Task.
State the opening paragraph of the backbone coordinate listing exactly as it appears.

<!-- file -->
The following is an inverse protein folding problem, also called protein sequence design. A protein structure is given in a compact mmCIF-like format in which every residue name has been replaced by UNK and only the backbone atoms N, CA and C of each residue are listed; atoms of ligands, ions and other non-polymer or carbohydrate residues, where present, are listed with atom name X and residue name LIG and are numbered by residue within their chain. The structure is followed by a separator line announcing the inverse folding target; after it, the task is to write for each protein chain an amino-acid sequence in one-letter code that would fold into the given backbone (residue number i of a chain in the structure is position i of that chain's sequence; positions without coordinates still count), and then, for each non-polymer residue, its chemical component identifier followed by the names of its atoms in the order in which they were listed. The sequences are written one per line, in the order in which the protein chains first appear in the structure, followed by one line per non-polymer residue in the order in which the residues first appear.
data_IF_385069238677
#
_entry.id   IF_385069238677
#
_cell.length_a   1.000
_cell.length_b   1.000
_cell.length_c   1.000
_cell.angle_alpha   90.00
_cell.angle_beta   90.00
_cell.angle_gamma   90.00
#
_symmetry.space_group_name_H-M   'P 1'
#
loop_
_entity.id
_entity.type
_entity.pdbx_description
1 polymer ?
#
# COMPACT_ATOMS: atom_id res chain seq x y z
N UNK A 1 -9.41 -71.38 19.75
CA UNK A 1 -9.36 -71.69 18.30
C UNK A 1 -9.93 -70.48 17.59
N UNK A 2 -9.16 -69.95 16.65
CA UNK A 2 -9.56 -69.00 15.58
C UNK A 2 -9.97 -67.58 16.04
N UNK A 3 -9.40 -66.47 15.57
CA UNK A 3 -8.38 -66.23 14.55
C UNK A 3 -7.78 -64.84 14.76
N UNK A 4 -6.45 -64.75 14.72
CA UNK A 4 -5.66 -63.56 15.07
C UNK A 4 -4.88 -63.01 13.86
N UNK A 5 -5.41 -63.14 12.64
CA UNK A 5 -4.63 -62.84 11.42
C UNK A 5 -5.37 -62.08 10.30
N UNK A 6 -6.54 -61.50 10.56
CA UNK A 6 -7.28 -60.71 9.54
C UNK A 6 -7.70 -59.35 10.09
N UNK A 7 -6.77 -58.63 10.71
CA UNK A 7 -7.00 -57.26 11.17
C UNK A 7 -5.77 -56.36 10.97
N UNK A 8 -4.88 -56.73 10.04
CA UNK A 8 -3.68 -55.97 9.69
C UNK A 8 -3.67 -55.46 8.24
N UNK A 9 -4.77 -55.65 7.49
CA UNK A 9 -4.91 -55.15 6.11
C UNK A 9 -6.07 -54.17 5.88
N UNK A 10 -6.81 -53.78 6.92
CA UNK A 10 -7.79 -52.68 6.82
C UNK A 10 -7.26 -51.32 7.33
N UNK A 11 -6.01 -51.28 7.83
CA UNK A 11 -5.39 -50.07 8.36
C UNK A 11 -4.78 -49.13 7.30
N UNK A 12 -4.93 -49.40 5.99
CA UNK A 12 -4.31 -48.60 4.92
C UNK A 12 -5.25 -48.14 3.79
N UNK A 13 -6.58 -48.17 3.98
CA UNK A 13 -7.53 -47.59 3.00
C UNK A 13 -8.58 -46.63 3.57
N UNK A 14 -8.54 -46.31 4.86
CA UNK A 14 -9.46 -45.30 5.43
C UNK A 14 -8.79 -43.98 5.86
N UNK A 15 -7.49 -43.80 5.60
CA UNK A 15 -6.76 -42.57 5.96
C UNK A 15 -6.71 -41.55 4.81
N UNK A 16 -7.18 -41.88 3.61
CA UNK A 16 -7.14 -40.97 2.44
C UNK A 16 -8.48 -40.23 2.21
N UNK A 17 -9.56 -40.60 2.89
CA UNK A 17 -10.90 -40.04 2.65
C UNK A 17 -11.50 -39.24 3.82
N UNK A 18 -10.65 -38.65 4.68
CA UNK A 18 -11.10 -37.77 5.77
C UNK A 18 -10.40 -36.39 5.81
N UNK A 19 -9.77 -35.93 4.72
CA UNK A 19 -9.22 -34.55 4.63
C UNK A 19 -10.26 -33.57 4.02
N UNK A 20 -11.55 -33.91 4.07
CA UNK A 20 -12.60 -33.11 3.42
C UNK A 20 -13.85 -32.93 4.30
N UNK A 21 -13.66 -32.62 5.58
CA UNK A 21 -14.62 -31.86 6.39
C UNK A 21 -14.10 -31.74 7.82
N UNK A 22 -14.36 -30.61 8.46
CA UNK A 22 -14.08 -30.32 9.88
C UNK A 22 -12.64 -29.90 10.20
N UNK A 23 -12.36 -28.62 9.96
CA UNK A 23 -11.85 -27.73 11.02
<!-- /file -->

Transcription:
The following is an inverse protein folding problem, also called protein sequence design. A protein structure is given in a compact mmCIF-like format in which every residue name has been replaced by UNK and only the backbone atoms N, CA and C of each residue are listed; atoms of ligands, ions and other non-polymer or carbohydrate residues, where present, are listed with atom name X and residue name LIG and are numbered by residue within their chain. The structure is followed by a separator line announcing the inverse folding target; after it, the task is to write for each protein chain an amino-acid sequence in one-letter code that would fold into the given backbone (residue number i of a chain in the structure is position i of that chain's sequence; positions without coordinates still count), and then, for each non-polymer residue, its chemical component identifier followed by the names of its atoms in the order in which they were listed. The sequences are written one per line, in the order in which the protein chains first appear in the structure, followed by one line per non-polymer residue in the order in which the residues first appear.